The four steps chief business officers should take now:

1. Sign up for access to the Looking Under the Hood benchmarking tool at

2. Create peer groups for your institution and explore the institutional aid metrics. Within the benchmarking tool, you can use the various aid metrics. 

3. Share the benchmarks with your colleagues to inform institutional aid policy decisions.

4. Answer the new institutional aid questions on the Annual Survey of Colleges, so that the tool can continue to provide improved and expanded metrics. The institutional research office at most institutions is responsible for completing the ASC. 

As colleges and universities face increased competition, and institutional grant aid is used as a lever to meet net tuition revenue targets, the launch of the AGB/NACUBO Looking Under the Hood institutional aid policy tool is timely. CBOs now have easy access to common institutional aid metrics that they can use to compare their college’s aid allocations with self-defined peer institutions. The tool should also help campus leaders strengthen policy deliberations and yield more sustainable institutional aid policies. With these common metrics now available to campus leaders, institutional aid policies can better reflect the core mission and values of colleges and universities.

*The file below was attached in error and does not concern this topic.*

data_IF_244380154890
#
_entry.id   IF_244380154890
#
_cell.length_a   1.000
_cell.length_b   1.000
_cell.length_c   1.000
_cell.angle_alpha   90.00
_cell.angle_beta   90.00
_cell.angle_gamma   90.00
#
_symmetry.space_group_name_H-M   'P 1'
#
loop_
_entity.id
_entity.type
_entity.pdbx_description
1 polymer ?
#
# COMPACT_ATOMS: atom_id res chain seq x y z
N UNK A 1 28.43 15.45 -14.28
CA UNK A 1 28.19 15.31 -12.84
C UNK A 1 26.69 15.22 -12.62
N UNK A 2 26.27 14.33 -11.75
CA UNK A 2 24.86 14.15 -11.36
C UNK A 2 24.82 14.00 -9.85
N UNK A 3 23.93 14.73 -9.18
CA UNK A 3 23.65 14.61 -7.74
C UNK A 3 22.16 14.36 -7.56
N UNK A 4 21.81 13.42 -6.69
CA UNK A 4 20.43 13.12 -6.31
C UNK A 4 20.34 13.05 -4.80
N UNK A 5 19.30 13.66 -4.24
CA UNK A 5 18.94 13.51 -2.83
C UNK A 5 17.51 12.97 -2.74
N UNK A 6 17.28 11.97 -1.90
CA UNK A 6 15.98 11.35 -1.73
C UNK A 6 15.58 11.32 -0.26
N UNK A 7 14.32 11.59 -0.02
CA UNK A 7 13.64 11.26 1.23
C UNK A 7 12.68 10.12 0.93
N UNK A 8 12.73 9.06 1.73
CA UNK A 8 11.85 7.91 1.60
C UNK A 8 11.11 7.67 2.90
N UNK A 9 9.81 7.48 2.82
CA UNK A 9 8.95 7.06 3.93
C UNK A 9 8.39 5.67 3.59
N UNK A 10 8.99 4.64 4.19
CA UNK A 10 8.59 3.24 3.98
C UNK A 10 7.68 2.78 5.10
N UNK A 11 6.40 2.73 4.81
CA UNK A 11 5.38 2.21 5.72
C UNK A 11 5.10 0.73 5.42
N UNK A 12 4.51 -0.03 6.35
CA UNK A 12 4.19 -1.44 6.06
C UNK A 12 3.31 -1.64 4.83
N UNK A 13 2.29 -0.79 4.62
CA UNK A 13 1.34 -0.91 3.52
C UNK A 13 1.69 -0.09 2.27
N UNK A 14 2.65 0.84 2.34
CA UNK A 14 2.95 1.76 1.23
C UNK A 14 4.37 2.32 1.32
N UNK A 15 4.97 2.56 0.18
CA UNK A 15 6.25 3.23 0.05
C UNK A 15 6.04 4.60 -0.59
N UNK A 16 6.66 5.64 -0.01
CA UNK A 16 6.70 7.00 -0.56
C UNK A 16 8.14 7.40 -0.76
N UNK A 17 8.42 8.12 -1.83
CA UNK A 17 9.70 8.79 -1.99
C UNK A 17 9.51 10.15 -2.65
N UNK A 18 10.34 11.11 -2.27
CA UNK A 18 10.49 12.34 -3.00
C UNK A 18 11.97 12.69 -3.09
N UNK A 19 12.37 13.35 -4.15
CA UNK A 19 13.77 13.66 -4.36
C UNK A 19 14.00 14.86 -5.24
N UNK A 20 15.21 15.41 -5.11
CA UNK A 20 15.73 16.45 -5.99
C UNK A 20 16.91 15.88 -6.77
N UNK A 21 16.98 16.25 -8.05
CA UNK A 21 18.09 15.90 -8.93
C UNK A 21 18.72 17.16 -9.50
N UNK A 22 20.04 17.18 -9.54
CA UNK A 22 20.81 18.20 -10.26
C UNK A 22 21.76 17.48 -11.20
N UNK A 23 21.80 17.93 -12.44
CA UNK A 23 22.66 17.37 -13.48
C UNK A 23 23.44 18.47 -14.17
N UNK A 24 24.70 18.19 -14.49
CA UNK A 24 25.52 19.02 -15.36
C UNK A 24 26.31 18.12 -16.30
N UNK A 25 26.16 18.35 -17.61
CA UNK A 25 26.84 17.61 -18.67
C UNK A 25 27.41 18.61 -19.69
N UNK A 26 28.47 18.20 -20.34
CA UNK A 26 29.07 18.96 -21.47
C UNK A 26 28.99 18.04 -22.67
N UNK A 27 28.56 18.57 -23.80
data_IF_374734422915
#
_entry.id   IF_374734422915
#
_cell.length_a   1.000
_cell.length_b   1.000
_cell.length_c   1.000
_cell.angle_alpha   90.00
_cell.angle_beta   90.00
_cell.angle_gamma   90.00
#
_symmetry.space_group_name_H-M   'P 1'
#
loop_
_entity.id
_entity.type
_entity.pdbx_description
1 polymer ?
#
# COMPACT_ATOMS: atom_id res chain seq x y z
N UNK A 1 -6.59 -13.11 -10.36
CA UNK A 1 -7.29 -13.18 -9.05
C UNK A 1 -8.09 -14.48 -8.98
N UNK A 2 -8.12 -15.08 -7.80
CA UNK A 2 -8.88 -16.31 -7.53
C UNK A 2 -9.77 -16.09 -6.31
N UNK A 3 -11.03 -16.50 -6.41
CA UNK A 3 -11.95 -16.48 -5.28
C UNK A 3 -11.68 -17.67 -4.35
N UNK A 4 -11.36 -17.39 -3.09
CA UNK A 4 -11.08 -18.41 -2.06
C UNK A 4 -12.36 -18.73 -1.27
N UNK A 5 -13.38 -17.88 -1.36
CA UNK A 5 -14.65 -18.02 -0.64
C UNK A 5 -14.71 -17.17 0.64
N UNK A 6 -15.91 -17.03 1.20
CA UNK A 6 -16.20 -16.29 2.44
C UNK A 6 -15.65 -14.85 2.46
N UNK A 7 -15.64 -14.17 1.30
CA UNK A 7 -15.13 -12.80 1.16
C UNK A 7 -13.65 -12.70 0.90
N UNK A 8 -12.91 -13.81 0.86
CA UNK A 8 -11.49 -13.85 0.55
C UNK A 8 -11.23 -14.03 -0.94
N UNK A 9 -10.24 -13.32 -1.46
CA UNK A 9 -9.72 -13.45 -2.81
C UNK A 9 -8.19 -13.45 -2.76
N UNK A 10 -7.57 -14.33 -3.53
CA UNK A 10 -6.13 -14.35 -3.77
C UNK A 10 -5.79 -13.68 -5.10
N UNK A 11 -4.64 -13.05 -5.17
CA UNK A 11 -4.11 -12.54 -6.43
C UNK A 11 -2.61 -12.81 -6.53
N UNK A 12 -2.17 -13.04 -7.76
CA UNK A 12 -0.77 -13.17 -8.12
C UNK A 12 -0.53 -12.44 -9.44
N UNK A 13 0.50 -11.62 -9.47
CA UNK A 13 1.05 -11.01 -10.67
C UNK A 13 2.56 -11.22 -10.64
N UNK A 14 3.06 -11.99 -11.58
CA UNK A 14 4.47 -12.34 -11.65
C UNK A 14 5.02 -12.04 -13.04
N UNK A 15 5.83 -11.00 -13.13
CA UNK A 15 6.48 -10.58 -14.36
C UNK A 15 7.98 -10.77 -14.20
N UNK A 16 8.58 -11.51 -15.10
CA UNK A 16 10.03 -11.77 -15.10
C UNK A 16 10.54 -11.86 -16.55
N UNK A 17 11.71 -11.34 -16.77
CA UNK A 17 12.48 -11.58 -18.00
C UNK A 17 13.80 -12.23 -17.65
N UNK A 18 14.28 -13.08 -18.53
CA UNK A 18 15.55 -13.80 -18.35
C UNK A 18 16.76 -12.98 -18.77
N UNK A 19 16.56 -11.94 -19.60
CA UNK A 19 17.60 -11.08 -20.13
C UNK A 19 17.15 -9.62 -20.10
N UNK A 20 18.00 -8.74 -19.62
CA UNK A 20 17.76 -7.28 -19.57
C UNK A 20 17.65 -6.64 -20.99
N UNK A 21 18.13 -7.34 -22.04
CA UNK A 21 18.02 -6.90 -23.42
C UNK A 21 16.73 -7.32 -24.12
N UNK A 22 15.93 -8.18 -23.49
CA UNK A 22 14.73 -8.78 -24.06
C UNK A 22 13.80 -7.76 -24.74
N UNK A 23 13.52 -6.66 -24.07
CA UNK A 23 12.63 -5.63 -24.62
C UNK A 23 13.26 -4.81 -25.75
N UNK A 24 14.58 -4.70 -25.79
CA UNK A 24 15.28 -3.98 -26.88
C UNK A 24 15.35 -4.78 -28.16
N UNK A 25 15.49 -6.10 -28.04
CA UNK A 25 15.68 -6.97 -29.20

DEREK PRICE is the principal owner of the consulting firm DVP-Praxis LTD.

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“As an early user of the tool, I found that it informed me of where my college stood in relation to some of its peers, and gave me a sense of the various metrics that go into a properly crafted institutional aid program.”

Gerald L. Hector, vice president of finance and administration, Ithaca, N.Y.